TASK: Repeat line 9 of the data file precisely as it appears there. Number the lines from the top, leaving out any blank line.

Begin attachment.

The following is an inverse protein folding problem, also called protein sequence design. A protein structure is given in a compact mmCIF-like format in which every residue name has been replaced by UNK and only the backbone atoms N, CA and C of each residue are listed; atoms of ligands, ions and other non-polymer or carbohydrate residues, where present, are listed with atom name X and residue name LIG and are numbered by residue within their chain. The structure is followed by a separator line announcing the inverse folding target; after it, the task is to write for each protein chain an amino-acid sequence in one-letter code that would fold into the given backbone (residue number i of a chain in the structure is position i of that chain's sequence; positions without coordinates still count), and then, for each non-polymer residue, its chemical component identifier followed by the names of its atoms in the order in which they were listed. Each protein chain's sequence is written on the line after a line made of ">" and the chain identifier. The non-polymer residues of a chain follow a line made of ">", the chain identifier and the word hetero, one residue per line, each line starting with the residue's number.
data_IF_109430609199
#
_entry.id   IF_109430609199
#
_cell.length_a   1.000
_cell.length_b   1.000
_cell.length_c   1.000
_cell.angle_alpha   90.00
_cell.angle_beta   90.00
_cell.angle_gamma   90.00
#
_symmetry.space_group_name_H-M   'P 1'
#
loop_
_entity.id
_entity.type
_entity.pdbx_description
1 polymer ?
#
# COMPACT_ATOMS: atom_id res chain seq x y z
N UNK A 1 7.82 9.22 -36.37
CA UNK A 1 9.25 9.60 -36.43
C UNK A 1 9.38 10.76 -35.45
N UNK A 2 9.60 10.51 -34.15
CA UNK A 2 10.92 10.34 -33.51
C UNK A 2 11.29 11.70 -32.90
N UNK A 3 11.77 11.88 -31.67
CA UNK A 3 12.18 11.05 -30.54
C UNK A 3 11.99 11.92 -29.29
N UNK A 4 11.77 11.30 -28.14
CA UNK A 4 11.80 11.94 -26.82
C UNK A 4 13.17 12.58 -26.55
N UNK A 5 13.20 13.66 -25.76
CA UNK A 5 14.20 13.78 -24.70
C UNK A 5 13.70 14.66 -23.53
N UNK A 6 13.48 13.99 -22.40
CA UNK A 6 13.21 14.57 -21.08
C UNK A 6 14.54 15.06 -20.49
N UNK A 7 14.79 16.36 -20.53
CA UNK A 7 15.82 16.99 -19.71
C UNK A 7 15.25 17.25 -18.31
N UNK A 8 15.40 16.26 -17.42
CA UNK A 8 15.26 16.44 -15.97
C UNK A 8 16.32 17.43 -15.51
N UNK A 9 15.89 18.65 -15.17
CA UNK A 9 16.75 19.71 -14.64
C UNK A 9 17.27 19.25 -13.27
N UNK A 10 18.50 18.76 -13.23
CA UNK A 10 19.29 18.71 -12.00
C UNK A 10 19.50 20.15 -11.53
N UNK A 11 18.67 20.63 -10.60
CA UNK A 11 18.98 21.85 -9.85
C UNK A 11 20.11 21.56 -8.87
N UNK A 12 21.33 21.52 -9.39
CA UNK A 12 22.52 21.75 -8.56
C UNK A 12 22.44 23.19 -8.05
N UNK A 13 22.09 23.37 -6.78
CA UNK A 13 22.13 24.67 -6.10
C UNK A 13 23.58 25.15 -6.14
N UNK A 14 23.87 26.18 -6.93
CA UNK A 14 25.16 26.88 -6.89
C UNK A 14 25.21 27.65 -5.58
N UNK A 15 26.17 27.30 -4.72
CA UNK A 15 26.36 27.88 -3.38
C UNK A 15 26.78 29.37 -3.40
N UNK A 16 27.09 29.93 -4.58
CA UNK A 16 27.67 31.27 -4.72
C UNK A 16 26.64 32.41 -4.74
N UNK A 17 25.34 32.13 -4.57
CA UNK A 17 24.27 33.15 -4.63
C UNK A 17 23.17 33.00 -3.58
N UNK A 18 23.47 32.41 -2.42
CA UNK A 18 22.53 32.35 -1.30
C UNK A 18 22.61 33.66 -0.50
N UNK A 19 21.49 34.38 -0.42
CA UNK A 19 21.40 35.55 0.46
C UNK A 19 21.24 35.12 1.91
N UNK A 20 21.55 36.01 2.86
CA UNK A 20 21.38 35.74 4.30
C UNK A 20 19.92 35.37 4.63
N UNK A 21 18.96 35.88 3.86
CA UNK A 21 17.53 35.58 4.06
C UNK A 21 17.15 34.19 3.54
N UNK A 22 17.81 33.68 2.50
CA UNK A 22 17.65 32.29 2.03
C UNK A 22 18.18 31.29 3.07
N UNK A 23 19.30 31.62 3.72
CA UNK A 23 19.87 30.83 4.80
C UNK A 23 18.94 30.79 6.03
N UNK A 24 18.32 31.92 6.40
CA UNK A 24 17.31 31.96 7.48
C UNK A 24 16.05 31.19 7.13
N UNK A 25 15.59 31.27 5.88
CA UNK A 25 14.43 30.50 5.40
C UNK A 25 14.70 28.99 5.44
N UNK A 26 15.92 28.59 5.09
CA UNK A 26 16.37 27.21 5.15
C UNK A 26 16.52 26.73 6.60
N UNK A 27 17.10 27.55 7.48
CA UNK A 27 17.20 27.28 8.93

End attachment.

_cell.angle_alpha   90.00